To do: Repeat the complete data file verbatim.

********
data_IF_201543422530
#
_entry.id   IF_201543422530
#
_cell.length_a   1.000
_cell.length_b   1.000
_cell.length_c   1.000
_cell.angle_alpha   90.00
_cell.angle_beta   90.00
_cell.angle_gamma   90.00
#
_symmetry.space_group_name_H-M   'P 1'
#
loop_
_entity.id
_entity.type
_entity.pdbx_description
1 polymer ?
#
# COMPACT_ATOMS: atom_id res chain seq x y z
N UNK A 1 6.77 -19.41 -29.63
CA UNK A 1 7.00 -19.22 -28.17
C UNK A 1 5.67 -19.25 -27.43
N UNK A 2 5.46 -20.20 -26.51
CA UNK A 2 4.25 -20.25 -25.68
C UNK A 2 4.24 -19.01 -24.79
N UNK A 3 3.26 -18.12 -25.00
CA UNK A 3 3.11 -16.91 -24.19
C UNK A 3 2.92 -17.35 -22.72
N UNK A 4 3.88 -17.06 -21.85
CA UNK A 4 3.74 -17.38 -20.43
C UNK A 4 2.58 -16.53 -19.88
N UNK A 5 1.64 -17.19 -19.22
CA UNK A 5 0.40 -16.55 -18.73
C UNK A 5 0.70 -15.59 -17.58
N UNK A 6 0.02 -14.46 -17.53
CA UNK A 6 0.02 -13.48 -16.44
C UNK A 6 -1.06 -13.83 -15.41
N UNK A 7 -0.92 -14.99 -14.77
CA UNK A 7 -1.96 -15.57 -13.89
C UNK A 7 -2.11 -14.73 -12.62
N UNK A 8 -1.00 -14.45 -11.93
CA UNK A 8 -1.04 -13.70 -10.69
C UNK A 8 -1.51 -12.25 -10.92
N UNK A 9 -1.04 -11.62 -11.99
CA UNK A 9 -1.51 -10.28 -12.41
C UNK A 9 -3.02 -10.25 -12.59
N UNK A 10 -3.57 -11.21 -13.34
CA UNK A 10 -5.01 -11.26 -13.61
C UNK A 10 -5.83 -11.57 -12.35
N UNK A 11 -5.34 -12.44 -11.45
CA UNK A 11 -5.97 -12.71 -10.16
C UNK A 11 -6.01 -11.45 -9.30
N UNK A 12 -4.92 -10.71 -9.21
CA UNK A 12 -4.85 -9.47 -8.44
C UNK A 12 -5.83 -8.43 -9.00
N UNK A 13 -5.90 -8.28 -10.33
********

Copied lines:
data_IF_201543422530
#
_entry.id   IF_201543422530
#
_cell.length_a   1.000
_cell.length_b   1.000
_cell.length_c   1.000
_cell.angle_alpha   90.00
_cell.angle_beta   90.00
_cell.angle_gamma   90.00
#
_symmetry.space_group_name_H-M   'P 1'
#
loop_
_entity.id
_entity.type
_entity.pdbx_description
1 polymer ?
#
# COMPACT_ATOMS: atom_id res chain seq x y z
N UNK A 1 6.77 -19.41 -29.63
CA UNK A 1 7.00 -19.22 -28.17
C UNK A 1 5.67 -19.25 -27.43
N UNK A 2 5.46 -20.20 -26.51
CA UNK A 2 4.25 -20.25 -25.68
C UNK A 2 4.24 -19.01 -24.79
N UNK A 3 3.26 -18.12 -25.00
CA UNK A 3 3.11 -16.91 -24.19
C UNK A 3 2.92 -17.35 -22.72
N UNK A 4 3.88 -17.06 -21.85
CA UNK A 4 3.74 -17.38 -20.43
C UNK A 4 2.58 -16.53 -19.88
N UNK A 5 1.64 -17.19 -19.22
CA UNK A 5 0.40 -16.55 -18.73
C UNK A 5 0.70 -15.59 -17.58
N UNK A 6 0.02 -14.46 -17.53
CA UNK A 6 0.02 -13.48 -16.44
C UNK A 6 -1.06 -13.83 -15.41
N UNK A 7 -0.92 -14.99 -14.77
CA UNK A 7 -1.96 -15.57 -13.89
C UNK A 7 -2.11 -14.73 -12.62
N UNK A 8 -1.00 -14.45 -11.93
CA UNK A 8 -1.04 -13.70 -10.69
C UNK A 8 -1.51 -12.25 -10.92
N UNK A 9 -1.04 -11.62 -11.99
CA UNK A 9 -1.51 -10.28 -12.41
C UNK A 9 -3.02 -10.25 -12.59
N UNK A 10 -3.57 -11.21 -13.34
CA UNK A 10 -5.01 -11.26 -13.61
C UNK A 10 -5.83 -11.57 -12.35
N UNK A 11 -5.34 -12.44 -11.45
CA UNK A 11 -5.97 -12.71 -10.16
C UNK A 11 -6.01 -11.45 -9.30
N UNK A 12 -4.92 -10.71 -9.21
CA UNK A 12 -4.85 -9.47 -8.44
C UNK A 12 -5.83 -8.43 -9.00
N UNK A 13 -5.90 -8.28 -10.33